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Want to ask Dennis a question? (SUBMIT HERE) 
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King

Joined: Mon Jul 27, 2009 10:45 am
Posts: 805
Location: England
Rating: 1840
Rating Class: Class A (1800-2000)
 Re: Want to ask Dennis a question? (SUBMIT HERE)
Hey Dennis!

If it ever tickles your fancy I'd love to see a video on how to defend again kingside pawnstorms (apart from castling queenside, anyway :D) . It's a problem I have as black a lot. I've tried so many different strategies to try and stop the advance. When I used to play the 'Dragondorf' I often tried to lure white into locking up the kingside, but it always seems he has one pawn too many (usually the f pawn is the one that finishes me off). I've also tried countering in the center but it seems whatever counterplay I have there isn't enough to stop a deadly attack. At the moment I feel like my only defense is hoping that I have an opponent who doesn't know what he's doing. It's becoming a real pain! If you have any advice or strategies I think it'd make a great concept video.

Cheers


Tue Feb 08, 2011 11:18 am
Knight

Joined: Thu Mar 13, 2008 4:21 pm
Posts: 51
Rating: 1500
Rating Class: Class C (1400-1600)
 Re: Want to ask Dennis a question? (SUBMIT HERE)
Hi Dennis,

I didn't realize there was a thread for this. :) Would you be able to do a presentation sometime on the Gajewski gambit? I was reminded of it recently when going through Attacking Manual 2 by GM Jacob Aagaard. While I don't really like the book very much, I thought the game he presented was quite incredible, and I guess the stem game for it is quite entertaining.


Tue Feb 08, 2011 2:04 pm
Pawn

Joined: Tue Aug 04, 2009 10:15 am
Posts: 3
Rating: 1200
Rating Class: Class D (1200-1400)
 Re: Want to ask Dennis a question? (SUBMIT HERE)
Hi Dennis,

I'm a low-level player trying to improve. I've taken Capablanca's age-old advice and I'm studying the endgame (in addition to daily tactical exercises), the problem is that I've hit a brick wall: corresponding squares in King and Pawn endings. I've bought a couple of endgame books hoping to improve but the explanations of the corresponding squares concept sail over my head completely.

So, my question is can you make a video (you may have already), that explains this concept to endgame greenhorns like myself? I would be extremely appreciative!

Cheers


Thu Feb 17, 2011 1:13 am
Pawn

Joined: Sat Aug 01, 2009 2:20 am
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Rating Class: Class B (1600-1800)
 Re: Want to ask Dennis a question? (SUBMIT HERE)
Hi Dennis,

My question concerns rook endings. I reached one two pawns up recently and I thought this surely had to be easily winning. However, I had no clue as to how and played like an idiot. I also was short on time, but if anything, that suggests that had I known the correct plan, I could have won easily. The only reason I didn't lose (and even won) was that my opponent apparently had no clue either, so in a pretty lousy display of random moves I managed to pull it off pretty much by willpower. Here's how it went:

White: Kf1, Ra4, pawns b4, f3, h3
Black (me): Kg8, Rc8, pawns d6, e6, f7, g6, h7

Winning, right? So I thought: okay, I use my rook to stop his passed pawn, put my king in the centre and use it to advance my own passed pawn(s). As it happened, he was way quicker. When I understood I wouldn't be able to stop the pawn, I felt obliged to sacrifice my rook for it, as I thought that the resulting K+5P vs. K+R+2P ending with my active king may have been objectively won for him, but it most certainly was a lot easier to play for me. From that point, I won without much of a fight, but I'm sure that's only because it was a contest of lack of skill between two guys who didn't know what they're doing.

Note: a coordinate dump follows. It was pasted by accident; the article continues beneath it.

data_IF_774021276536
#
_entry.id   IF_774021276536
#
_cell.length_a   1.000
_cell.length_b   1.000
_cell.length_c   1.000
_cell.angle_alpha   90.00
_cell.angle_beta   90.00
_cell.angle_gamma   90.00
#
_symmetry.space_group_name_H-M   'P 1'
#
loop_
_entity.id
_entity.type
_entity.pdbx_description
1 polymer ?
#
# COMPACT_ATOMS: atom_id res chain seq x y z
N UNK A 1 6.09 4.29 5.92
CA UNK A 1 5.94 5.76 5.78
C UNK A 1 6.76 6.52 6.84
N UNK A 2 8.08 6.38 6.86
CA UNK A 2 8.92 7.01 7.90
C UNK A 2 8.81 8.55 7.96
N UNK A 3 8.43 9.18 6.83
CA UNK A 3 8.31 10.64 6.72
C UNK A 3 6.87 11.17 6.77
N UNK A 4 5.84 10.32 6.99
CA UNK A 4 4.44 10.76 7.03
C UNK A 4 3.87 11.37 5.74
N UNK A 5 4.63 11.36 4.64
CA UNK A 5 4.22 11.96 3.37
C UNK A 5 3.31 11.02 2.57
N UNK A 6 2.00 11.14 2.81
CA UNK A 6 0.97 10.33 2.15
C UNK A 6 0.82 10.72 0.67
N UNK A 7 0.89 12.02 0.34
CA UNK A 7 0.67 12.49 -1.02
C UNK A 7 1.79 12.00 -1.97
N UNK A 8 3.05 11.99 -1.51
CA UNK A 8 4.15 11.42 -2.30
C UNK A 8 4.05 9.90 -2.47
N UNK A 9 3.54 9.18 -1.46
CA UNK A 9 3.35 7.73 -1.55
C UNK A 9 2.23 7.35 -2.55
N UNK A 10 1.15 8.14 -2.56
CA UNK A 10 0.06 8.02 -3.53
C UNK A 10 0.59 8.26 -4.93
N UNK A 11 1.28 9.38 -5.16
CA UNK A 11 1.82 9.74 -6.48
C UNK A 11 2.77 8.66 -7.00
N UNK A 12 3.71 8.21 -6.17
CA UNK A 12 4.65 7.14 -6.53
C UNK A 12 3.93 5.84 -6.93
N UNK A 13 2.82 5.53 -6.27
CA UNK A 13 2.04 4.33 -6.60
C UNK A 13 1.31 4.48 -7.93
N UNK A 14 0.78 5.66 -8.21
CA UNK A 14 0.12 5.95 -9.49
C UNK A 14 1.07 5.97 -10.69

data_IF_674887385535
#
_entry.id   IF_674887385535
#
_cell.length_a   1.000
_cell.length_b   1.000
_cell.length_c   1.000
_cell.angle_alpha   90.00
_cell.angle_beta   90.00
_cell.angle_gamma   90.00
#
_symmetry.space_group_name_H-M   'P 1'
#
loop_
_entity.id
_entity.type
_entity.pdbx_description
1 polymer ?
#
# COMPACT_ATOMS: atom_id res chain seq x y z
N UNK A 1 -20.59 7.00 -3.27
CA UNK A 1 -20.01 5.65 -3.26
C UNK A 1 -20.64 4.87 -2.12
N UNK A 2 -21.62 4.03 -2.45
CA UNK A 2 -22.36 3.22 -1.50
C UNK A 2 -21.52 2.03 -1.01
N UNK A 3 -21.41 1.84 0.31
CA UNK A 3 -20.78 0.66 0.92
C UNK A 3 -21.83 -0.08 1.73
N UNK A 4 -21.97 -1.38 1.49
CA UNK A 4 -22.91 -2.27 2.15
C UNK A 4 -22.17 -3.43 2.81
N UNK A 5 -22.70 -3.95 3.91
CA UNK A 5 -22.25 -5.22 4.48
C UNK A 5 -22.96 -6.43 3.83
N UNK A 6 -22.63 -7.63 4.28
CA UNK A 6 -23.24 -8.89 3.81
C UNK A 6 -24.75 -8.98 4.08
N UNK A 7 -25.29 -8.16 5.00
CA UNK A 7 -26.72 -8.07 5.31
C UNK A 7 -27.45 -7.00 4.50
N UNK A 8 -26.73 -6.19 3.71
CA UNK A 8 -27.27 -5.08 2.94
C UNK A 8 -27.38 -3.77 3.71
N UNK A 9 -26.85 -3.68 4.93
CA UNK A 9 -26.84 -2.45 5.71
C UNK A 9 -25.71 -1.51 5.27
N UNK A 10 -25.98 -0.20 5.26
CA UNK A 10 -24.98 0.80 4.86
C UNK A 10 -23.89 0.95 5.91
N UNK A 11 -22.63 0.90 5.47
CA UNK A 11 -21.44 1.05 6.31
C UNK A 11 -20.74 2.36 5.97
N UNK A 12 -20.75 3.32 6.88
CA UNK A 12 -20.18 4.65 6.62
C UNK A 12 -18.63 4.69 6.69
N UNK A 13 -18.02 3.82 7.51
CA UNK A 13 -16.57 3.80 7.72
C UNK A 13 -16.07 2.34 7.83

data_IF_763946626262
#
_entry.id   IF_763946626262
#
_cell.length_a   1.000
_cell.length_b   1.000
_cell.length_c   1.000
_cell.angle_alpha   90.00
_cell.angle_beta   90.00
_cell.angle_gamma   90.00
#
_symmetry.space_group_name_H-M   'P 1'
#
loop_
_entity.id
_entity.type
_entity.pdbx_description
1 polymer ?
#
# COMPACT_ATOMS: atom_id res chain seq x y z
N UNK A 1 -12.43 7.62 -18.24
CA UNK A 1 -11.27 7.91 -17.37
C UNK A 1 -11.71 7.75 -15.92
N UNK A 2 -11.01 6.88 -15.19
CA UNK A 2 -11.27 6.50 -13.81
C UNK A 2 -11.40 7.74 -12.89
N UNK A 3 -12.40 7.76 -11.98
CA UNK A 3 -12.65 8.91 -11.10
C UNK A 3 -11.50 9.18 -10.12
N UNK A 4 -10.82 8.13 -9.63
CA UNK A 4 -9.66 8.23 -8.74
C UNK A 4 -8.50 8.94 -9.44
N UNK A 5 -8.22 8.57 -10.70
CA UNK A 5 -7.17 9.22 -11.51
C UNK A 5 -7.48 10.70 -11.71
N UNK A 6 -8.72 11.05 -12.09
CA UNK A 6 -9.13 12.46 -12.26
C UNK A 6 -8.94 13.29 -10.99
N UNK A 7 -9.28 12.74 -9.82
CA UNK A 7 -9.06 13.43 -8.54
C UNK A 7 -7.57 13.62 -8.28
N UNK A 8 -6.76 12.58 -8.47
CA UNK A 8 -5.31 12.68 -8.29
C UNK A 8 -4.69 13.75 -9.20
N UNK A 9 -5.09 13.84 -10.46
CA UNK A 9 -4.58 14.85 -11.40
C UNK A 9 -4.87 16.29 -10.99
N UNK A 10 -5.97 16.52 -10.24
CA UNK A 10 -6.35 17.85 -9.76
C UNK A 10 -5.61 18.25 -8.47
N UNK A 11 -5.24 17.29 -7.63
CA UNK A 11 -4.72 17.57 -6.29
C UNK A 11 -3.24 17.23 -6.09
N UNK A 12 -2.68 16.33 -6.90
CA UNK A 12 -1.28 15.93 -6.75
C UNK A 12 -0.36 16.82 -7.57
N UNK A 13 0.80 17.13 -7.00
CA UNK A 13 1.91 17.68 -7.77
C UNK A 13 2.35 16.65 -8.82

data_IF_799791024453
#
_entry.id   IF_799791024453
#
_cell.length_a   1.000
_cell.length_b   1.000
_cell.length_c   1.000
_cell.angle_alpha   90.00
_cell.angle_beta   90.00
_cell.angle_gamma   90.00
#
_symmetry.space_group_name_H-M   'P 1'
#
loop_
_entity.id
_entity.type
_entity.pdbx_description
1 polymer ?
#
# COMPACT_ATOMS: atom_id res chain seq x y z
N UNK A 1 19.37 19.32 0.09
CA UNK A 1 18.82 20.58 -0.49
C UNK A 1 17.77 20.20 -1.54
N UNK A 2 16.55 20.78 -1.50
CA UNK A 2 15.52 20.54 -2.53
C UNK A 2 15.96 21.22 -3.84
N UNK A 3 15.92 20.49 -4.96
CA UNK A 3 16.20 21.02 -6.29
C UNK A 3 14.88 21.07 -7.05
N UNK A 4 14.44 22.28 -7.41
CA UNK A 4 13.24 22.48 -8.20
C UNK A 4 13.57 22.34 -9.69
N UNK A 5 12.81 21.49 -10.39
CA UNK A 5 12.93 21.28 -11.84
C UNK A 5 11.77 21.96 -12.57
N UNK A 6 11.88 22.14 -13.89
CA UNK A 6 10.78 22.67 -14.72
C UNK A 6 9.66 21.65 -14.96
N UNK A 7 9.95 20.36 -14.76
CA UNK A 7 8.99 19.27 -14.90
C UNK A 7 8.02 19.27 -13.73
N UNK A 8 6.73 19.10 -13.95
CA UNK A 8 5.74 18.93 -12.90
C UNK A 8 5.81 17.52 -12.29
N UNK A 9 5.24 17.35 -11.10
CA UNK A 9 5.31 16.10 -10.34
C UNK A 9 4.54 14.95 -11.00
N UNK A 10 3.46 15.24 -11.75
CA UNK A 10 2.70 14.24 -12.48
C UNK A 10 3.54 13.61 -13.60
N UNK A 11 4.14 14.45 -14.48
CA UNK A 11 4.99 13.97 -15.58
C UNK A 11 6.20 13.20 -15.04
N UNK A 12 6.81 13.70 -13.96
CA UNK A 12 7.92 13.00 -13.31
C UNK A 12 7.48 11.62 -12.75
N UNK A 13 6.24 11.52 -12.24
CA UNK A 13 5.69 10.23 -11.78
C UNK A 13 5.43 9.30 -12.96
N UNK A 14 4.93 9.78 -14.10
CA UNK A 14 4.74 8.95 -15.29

Here it is: 28... Rb8 29. Ke2 Kg7 30. Kd3 Kf6 31. Kc4 Rb7 32. b5 Ke5 33. Ra3 h5 34. Rb3 Rc7+ 35. Kb4 Kd4 36. Ka5 d5 37. b6 Rc8 38. b7 Rb8 39. Ka6 e5 40. Ka7 Rxb7+ 41. Rxb7 f5 42. Rg7 Ke3 43. Rxg6 Kxf3 44. Rg5 Kf4 45. Rxh5 e4 46. Rh8 e3 47. Re8 d4 48. h4 d3 49. Rd8 e2 and soon 0-1.

In other words, I'm so bad at rook endgames that I have better results if I give up my rook and play a pawn endgame for me vs. a rook endgame for my opponent. (Note for my future opponents: if you find yourself in a rook endgame against me and I blunder my rook, don't take it! You'll have a much easier job if I keep it.)

The question is: can you say a few words about winning such endgame? What would be a general plan? What was wrong with my thinking? You have the ability to explain such things very clearly, so I'll be much obliged.

Thanks in advance!


Sun Mar 06, 2011 2:26 am
Pawn
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 Re: Want to ask Dennis a question? (SUBMIT HERE)
Hi Dennis,

Sorry for the long lead in on my question.

I returned to competitive chess last year after a short 35 year break. I am following an improvement plan laid out by Wetzell in his book Chess Master at Any Age. I have a pretty good idea of what I need to do to improve in the middle game through the ending.

I had taught my kids openings out of Seirawan's Winning Chess Openings, and I have followed his opening advice on my return. (Pirc, King's Indian Attack and Defense). I have done very well as black, especially with the Pirc.

I have advanced in rating a little more rapidly than I thought I would (1419 was my rating in 1975), and I think I need to start replacing the King's Indian Attack with something a little more challenging for Black.

My question is how can I determine what my style is, so that I can decide what variations to pick. How comfortable I am with a position, is not a good guide, because I am often very uncomfortable in the Pirc positions I reach, but I still do well with them. (I guess they are even more uncomfortable for White).